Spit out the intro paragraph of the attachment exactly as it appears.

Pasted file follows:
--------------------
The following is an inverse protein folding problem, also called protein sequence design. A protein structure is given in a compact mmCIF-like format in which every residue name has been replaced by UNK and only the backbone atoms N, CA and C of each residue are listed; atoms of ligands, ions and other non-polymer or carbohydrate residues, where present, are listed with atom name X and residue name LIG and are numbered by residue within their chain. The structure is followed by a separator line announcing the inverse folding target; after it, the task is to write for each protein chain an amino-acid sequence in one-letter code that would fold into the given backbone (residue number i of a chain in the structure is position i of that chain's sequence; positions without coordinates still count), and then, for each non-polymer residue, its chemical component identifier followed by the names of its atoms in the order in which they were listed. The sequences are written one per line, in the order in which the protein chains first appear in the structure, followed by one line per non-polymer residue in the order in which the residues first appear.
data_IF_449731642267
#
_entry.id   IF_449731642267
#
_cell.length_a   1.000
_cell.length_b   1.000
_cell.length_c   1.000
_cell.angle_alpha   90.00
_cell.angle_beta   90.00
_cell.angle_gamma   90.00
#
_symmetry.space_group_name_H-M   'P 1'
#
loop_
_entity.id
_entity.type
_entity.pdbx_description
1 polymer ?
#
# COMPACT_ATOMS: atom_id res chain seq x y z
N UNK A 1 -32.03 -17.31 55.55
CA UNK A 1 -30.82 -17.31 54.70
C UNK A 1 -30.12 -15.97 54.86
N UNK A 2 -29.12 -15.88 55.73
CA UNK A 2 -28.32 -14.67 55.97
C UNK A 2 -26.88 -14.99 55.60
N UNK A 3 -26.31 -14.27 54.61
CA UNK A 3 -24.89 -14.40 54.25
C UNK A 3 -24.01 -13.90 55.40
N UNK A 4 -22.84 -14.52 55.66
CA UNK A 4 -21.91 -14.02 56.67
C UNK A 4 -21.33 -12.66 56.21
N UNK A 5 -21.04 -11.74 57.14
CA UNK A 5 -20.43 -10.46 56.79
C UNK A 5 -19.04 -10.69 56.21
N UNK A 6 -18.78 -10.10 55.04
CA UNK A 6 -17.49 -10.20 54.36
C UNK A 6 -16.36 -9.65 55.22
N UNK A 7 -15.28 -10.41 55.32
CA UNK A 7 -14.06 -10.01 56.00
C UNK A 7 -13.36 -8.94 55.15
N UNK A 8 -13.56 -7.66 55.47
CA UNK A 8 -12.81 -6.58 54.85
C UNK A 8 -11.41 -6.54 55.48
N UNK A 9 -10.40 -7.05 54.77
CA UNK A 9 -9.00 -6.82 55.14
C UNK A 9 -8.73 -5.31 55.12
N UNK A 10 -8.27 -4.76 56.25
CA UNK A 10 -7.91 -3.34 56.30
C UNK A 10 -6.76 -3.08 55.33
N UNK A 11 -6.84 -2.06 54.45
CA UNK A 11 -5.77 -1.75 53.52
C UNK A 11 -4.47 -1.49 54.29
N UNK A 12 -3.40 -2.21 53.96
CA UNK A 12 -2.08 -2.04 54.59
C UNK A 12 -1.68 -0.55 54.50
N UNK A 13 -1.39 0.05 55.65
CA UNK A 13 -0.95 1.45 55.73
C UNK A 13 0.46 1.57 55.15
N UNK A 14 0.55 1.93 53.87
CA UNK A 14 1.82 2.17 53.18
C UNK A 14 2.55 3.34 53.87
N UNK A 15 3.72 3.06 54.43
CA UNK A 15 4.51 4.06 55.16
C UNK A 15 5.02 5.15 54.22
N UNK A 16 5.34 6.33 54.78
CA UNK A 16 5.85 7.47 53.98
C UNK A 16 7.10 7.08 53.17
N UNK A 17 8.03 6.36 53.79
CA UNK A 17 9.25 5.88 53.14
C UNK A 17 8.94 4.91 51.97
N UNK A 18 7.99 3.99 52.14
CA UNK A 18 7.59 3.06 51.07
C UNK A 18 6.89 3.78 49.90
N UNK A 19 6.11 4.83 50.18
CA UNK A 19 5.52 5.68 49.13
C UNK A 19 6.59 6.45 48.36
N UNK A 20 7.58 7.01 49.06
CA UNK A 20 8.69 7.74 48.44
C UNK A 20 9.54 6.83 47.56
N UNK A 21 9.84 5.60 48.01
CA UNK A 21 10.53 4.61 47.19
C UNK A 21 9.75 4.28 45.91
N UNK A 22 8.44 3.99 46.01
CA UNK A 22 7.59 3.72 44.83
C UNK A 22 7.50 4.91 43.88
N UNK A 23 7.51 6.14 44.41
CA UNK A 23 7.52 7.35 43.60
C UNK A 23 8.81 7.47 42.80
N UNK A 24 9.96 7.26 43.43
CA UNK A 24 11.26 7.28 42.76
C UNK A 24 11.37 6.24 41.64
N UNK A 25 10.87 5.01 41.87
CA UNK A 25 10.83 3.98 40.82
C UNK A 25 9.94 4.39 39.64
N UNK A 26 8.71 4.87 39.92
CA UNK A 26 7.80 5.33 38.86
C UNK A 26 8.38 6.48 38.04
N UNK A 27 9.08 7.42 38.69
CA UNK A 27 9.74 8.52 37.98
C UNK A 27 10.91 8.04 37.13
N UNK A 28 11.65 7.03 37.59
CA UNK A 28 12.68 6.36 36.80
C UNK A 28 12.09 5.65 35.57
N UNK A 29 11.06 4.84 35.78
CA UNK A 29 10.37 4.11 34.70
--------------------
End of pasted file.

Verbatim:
The following is an inverse protein folding problem, also called protein sequence design. A protein structure is given in a compact mmCIF-like format in which every residue name has been replaced by UNK and only the backbone atoms N, CA and C of each residue are listed; atoms of ligands, ions and other non-polymer or carbohydrate residues, where present, are listed with atom name X and residue name LIG and are numbered by residue within their chain. The structure is followed by a separator line announcing the inverse folding target; after it, the task is to write for each protein chain an amino-acid sequence in one-letter code that would fold into the given backbone (residue number i of a chain in the structure is position i of that chain's sequence; positions without coordinates still count), and then, for each non-polymer residue, its chemical component identifier followed by the names of its atoms in the order in which they were listed. The sequences are written one per line, in the order in which the protein chains first appear in the structure, followed by one line per non-polymer residue in the order in which the residues first appear.